Self-defense laws in the US typically justify a person’s use of lethal force in public in situations where lethal force was necessary to prevent imminent death or serious bodily harm to themselves or another person. Traditionally, these laws have been clear that taking human life is not necessary, and is therefore not justified, if the person could have avoided using lethal violence by retreating, or simply stepping away from a confrontation. A person does not have a duty to retreat from a conflict before using force in their home, however (known as the Castle Doctrine).1
Stand your ground laws upend centuries of legal tradition, allowing a person to use deadly force in self-defense in public, even if that force can be safely avoided by retreating or when nonlethal force would suffice.
Florida has enacted a particularly egregious stand your ground law which allows people to use deadly force without retreating in public, even in situations where a person is not in imminent danger of death or serious bodily harm.2 Florida’s statute also makes it harder to properly investigate cases where a stand your ground defense is being used by limiting law enforcement’s ability to arrest someone who claims to have acted in self defense.3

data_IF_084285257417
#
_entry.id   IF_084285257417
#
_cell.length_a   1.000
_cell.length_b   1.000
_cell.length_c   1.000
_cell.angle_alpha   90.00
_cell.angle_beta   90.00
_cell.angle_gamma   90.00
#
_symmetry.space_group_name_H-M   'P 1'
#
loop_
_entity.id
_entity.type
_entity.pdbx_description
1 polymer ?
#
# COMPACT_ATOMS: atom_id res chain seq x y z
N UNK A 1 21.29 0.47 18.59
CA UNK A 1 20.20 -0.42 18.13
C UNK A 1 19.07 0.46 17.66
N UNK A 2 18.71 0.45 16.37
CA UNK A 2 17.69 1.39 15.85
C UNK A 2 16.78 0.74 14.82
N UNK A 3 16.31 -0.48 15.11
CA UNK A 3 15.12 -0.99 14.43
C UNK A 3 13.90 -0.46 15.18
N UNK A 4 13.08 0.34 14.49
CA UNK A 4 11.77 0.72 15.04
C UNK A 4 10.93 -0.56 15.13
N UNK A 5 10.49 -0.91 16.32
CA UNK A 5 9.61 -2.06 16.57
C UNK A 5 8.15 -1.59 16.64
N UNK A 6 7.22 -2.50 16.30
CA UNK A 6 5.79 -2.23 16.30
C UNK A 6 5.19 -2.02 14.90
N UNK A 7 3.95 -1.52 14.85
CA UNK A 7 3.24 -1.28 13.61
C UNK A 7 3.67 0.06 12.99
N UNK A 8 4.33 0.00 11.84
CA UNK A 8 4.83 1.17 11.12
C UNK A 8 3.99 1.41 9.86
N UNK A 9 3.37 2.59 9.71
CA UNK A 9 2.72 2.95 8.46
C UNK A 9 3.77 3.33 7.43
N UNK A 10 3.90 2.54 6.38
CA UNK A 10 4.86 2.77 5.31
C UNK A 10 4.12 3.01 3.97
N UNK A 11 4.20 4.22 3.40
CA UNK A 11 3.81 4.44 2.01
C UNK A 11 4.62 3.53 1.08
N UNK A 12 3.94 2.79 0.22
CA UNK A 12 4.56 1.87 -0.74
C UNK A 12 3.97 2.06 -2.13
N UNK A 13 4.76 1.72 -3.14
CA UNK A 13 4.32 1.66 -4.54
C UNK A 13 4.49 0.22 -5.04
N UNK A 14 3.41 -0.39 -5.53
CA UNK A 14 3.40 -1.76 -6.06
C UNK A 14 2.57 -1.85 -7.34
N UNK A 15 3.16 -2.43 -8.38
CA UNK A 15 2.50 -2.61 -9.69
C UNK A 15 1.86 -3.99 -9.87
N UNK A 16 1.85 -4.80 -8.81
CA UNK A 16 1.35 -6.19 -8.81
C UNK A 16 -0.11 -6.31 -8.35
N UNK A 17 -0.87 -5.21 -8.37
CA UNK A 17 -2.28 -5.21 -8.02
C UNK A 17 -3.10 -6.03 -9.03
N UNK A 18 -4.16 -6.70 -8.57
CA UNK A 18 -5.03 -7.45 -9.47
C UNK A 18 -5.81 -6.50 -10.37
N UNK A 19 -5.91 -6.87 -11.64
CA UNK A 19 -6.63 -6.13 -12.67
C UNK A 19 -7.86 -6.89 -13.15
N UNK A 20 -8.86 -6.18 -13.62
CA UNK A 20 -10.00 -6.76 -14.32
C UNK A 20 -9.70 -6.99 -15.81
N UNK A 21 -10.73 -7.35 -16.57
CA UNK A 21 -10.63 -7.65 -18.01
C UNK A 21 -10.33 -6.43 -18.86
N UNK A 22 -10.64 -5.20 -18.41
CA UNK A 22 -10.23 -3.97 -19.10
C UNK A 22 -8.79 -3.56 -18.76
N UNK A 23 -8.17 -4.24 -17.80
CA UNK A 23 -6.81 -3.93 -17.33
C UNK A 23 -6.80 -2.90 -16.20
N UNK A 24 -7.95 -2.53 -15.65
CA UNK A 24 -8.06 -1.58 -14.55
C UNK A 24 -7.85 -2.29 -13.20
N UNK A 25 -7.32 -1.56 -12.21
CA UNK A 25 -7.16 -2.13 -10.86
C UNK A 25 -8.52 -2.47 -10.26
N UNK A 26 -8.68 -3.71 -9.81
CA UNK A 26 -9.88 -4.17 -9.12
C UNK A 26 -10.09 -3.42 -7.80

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- American Bar Association, “National Task Force on Stand Your Ground Laws: Report and Recommendations,” (September 2015): 1.[↩]
- Fla. Stat. §§ 776.012(b); 776.031(b); 776.032(2). Under Florida law, a person is justified in using deadly force “if he or she reasonably believes that such conduct is necessary to prevent the imminent commission of a forcible felony,” which is defined to include, among other things, burglary of an unoccupied motor vehicle (or other “conveyance”). Fla. Stat. Ann. §§ 776.031(2); 810.02(4).[↩]
- Fla. Stat. § 776.032(2).[↩]